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Durham University

Durham Law: Policy Engagement

Extending Forced Labour Initiatives

THE GLOBAL REGULATORY CHALLENGE: FORCED LABOUR AS AN ENTRY POINT FOR UFW REGULATION



Eradicating forced labour is among the central challenges of contemporary working life, involving 25 million people across the world. In recent decades, innovative legal frameworks have been designed to address forced labour, which have had considerable success. This outcome suggests that legal regimes on forced labour might be extended or adapted to regulate other dimensions of UFW. Thus, initiatives on forced labour can be a key entry point for designing effective and sustainable labour regulation to eliminate UFW.


EXTENDING FORCED LABOUR INITIATIVES: A RESEARCH AGENDA

The Strategic Network on Legal Regulation of Unacceptable Forms of Work has designed a set of Research Agendas on combatting unacceptable work. The Research Agenda on Extending Forced Labour Initiatives outlines a strategy for investigating how to extend or adapt forced labour frameworks to tackle other forms of UFW.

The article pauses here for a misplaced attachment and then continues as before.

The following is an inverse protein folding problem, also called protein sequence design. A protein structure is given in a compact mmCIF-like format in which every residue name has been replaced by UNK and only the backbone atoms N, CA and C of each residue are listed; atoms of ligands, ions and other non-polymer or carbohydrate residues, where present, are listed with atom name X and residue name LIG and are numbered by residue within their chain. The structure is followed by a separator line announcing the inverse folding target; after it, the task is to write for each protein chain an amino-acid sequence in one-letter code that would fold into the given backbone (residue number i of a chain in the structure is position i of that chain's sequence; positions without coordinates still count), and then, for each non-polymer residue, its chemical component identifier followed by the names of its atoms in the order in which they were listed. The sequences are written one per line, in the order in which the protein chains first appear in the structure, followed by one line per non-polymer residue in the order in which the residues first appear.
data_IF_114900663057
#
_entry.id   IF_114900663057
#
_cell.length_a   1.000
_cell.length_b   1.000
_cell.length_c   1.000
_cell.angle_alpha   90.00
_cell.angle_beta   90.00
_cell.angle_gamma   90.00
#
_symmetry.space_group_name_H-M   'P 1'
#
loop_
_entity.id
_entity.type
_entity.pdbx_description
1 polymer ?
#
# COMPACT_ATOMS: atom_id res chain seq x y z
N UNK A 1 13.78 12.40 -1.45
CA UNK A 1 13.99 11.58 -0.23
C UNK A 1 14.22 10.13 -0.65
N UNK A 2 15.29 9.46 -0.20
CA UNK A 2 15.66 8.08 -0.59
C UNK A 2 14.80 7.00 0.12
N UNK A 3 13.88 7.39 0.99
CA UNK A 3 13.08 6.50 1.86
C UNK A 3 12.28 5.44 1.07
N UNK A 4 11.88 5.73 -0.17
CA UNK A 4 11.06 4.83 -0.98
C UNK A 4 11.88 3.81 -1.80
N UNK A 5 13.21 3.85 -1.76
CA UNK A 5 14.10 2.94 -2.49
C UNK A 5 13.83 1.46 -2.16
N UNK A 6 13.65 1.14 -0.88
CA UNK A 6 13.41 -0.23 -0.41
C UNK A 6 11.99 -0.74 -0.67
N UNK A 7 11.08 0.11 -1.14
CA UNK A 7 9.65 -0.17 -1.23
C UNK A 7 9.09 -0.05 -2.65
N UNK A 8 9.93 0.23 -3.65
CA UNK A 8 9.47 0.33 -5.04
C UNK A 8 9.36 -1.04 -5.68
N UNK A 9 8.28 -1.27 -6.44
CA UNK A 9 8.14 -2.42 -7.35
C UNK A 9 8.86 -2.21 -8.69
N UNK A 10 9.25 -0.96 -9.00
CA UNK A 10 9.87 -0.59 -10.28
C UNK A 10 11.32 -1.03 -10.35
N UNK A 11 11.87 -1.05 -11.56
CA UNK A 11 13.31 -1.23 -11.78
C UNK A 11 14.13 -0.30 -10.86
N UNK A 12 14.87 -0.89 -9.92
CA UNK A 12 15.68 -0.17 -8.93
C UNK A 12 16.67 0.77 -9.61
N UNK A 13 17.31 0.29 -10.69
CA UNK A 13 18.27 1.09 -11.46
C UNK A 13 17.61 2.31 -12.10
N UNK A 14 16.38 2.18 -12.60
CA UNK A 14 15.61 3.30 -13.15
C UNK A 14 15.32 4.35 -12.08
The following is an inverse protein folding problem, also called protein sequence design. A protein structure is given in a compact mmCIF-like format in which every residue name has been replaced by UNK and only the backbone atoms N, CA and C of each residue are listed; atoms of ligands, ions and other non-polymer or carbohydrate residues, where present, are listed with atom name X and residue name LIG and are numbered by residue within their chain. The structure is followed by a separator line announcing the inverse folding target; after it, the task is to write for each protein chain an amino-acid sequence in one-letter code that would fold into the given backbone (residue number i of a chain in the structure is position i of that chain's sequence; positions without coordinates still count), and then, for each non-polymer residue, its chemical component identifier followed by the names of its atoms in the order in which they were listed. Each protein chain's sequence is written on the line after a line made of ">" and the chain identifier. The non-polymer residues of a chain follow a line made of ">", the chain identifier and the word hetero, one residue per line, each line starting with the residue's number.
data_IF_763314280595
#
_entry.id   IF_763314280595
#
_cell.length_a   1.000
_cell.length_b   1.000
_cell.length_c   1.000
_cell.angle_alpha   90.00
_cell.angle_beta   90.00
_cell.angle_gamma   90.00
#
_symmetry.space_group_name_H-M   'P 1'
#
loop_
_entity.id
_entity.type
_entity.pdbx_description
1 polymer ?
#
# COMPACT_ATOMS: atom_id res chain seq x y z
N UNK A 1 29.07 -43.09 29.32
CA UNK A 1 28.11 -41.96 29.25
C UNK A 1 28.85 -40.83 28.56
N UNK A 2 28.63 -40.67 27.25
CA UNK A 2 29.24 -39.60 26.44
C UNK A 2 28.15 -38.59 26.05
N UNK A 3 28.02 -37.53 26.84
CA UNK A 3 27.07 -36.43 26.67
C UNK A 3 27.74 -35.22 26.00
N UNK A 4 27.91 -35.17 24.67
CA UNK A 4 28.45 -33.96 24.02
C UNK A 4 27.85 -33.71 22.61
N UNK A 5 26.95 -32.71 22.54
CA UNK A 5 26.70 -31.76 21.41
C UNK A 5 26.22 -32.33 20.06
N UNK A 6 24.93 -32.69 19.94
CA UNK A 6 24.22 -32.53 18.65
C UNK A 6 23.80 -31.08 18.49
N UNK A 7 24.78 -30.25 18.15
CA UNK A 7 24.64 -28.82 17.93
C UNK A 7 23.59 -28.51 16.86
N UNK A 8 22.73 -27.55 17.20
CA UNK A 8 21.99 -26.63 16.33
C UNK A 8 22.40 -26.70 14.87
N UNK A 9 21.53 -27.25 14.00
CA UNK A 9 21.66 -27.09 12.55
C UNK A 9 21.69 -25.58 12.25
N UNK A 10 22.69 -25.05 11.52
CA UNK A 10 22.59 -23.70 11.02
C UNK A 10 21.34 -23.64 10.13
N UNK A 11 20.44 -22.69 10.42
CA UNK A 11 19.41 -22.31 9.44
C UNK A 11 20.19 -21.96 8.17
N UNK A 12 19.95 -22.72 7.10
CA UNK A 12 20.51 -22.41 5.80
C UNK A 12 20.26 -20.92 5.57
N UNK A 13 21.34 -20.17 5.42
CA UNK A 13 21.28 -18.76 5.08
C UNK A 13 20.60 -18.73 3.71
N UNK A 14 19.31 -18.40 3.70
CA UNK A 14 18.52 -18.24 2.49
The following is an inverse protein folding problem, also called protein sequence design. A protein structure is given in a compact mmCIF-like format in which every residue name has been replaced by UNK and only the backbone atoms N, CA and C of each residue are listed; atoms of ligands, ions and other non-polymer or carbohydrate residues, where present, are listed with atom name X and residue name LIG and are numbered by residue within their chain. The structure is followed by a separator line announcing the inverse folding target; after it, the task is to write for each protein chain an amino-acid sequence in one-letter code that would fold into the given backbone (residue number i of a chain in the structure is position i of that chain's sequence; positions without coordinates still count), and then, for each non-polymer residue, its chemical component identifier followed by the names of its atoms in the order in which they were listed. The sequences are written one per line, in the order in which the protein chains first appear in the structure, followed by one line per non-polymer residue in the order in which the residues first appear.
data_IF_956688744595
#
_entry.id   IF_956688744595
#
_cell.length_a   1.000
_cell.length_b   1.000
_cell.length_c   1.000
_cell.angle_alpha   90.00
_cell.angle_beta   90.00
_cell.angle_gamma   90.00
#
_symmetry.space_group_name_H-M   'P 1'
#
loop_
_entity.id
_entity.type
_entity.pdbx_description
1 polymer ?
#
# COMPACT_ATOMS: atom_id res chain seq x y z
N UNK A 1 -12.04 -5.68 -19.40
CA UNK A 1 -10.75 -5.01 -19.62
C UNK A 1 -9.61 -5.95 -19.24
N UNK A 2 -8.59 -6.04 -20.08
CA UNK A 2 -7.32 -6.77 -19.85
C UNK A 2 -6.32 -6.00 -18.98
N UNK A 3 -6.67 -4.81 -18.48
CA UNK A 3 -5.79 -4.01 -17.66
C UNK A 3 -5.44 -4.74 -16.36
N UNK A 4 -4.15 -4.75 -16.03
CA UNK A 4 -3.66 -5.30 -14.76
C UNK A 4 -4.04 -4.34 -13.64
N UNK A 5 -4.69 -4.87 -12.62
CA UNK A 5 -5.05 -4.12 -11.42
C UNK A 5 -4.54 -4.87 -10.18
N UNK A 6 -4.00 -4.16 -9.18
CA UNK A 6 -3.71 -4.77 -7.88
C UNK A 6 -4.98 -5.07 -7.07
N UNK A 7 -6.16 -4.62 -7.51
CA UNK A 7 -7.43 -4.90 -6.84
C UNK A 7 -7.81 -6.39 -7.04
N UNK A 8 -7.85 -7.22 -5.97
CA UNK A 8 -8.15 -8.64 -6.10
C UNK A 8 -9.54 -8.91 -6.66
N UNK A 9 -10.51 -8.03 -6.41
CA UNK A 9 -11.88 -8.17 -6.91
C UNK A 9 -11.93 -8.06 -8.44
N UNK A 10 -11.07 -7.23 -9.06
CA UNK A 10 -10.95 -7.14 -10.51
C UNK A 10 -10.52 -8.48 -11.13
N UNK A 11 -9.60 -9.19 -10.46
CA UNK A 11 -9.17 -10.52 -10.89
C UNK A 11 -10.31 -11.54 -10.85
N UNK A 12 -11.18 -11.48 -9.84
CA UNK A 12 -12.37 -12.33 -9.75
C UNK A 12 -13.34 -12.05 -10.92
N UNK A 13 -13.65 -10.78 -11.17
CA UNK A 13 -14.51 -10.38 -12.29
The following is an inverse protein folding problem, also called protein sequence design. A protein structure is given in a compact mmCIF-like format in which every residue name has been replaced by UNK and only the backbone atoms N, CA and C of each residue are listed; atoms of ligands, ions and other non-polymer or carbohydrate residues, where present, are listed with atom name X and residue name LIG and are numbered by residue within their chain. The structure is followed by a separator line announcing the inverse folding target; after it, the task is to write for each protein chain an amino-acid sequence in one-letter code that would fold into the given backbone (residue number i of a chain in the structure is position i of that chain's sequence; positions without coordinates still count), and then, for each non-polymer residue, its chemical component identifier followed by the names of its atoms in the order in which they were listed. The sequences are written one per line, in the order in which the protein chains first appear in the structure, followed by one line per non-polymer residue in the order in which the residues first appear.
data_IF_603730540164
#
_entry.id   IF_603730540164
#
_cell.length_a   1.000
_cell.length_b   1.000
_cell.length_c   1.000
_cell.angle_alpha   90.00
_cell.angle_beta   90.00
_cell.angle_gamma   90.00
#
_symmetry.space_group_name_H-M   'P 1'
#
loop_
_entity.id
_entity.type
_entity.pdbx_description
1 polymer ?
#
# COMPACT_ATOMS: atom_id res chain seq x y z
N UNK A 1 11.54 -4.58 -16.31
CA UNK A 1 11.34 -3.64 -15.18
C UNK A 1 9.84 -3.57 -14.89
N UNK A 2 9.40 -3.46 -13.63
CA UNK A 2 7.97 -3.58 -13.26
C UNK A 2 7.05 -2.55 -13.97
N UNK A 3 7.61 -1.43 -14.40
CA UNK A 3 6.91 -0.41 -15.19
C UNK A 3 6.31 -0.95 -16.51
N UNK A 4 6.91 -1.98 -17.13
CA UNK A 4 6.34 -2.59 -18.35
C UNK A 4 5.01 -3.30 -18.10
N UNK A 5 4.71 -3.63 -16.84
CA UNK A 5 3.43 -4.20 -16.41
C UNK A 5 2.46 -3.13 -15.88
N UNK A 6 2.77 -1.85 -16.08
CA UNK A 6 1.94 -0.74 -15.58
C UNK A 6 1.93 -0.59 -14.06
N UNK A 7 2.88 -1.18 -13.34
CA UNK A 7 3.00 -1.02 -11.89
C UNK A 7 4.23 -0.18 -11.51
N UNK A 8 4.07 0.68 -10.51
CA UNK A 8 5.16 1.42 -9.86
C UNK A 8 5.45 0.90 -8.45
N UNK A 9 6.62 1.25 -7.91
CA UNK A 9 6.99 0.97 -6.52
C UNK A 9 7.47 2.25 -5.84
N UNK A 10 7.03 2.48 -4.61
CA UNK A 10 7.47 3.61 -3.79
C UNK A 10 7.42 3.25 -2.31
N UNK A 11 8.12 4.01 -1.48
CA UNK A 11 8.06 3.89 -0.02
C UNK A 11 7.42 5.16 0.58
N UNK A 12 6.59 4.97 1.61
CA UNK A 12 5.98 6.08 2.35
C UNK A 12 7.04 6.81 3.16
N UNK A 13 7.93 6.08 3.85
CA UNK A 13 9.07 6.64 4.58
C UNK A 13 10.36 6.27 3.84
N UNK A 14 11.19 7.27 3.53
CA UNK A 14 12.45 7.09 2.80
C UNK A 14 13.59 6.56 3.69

The Research Agenda has been designed by a Strategic Network Team that includes researchers and policy actors from across the world:


AN ILLUSTRATION: BRAZIL AND UNITED KINGDOM

Comparative research on regulatory frameworks is crucial to combat UFW. It can provide global lessons from innovations in different countries. For this reason, the Network Team on Extending Forced Labour Initiatives has suggested that future research should involve comparisons of countries of different income levels and in different regions.

As an illustration, significant regulatory initiatives for tackling forced labour have been introduced in Brazil and the United Kingdom in recent decades. Brazil's approach is multifaceted, including the prohibition of slave labour in the Penal Code; the creation of the lista suja - or 'dirty list' - which publicly discloses the names of companies that use forced labour in their supply chains; and a Constitutional Amendment in 2014 to allow confiscation of property from those who benefit from slave labour.

Brazil and the UK are diverse in socio-economic development, legal systems,institutional regimes, and economic and labour strategies. Yet together they have potential to generate lessons on innovative legal techniques in UFW regulation from a middle- and high-income country.



A GLOBAL RESEARCH AGENDA

For further details, see our global research agenda on extending forced labour initiatives.

The objectives of this research agenda are:

  • to identify flagship legal initiatives on forced labour, with a particular focus on supply chain accountability mechanisms;
  • to determine which elements of these frameworks are effective in prompting firms to develop due diligence practices;
  • to identify the kinds of labour enforcement activities that are needed;
  • to establish a new paradigm of business responsibilities to prevent UFW in supply chains.